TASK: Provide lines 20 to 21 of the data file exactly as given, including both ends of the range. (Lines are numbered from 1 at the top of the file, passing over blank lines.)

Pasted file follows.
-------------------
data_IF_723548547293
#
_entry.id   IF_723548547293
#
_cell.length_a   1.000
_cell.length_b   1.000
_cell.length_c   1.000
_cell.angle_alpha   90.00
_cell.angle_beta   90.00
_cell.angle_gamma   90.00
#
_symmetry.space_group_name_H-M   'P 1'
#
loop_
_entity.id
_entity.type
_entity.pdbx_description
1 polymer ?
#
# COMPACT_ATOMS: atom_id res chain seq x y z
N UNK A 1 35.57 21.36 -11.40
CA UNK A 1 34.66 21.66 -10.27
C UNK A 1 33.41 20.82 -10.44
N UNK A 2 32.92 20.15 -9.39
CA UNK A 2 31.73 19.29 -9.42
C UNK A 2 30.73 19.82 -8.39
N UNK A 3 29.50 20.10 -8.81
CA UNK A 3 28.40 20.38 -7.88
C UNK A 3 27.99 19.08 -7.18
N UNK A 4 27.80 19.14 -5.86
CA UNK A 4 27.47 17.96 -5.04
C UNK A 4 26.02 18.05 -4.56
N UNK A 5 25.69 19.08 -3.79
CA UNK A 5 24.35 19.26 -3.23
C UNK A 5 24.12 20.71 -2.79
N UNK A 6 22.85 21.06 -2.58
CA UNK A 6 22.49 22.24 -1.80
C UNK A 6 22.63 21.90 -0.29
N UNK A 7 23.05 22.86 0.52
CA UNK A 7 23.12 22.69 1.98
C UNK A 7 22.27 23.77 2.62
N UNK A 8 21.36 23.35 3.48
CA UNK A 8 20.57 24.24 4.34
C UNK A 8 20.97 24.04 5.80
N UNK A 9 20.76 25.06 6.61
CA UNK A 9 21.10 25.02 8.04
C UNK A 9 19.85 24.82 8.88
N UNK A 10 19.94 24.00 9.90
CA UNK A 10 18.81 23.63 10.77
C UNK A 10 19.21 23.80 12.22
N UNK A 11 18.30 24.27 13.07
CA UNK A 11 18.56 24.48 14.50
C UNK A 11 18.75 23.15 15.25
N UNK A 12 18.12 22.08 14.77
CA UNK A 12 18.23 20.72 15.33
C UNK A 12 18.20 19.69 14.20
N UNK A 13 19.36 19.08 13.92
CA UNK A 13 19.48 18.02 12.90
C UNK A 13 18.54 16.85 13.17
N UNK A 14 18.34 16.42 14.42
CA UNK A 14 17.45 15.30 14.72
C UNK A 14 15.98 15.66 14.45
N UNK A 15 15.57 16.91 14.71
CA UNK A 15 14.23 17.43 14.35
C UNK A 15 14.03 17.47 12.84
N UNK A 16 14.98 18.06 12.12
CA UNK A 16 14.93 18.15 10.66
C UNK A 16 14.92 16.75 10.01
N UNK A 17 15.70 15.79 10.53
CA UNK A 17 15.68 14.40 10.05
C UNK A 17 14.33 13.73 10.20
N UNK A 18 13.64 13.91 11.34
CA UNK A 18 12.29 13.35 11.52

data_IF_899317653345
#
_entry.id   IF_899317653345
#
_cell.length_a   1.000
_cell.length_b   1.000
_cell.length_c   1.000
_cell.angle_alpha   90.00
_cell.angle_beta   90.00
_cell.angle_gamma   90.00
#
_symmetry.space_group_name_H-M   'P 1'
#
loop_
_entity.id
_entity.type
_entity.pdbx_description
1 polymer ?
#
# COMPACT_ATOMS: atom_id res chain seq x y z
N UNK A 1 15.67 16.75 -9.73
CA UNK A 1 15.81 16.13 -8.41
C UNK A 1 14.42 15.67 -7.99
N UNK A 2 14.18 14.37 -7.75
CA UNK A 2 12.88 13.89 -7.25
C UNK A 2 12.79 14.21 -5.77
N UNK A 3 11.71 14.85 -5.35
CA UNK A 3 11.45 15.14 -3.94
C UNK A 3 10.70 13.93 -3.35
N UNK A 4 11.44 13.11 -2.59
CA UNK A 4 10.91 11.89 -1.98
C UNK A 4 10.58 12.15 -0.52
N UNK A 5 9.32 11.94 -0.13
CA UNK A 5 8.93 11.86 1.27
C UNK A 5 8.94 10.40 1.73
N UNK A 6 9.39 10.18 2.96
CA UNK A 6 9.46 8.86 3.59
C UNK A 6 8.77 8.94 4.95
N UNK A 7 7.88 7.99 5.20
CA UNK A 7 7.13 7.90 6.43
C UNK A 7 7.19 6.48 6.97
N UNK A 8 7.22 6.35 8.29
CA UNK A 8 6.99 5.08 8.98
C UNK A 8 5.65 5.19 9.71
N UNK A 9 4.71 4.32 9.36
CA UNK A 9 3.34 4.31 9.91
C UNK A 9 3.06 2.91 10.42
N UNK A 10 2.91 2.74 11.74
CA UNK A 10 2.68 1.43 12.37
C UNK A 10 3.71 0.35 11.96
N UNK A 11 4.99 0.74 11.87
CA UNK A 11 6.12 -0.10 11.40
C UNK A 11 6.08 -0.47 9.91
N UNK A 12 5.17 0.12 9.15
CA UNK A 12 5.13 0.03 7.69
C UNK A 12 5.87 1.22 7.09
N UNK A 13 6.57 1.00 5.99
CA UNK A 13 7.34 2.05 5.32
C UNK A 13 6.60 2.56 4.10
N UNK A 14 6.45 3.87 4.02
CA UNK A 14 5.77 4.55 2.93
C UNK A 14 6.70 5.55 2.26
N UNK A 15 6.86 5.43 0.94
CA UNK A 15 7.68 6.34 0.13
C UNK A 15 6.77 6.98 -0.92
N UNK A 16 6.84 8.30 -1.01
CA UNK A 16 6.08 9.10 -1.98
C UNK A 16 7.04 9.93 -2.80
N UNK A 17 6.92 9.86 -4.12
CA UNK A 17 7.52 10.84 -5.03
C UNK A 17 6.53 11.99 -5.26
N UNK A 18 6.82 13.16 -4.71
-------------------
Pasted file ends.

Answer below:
# COMPACT_ATOMS: atom_id res chain seq x y z
N UNK A 1 35.57 21.36 -11.40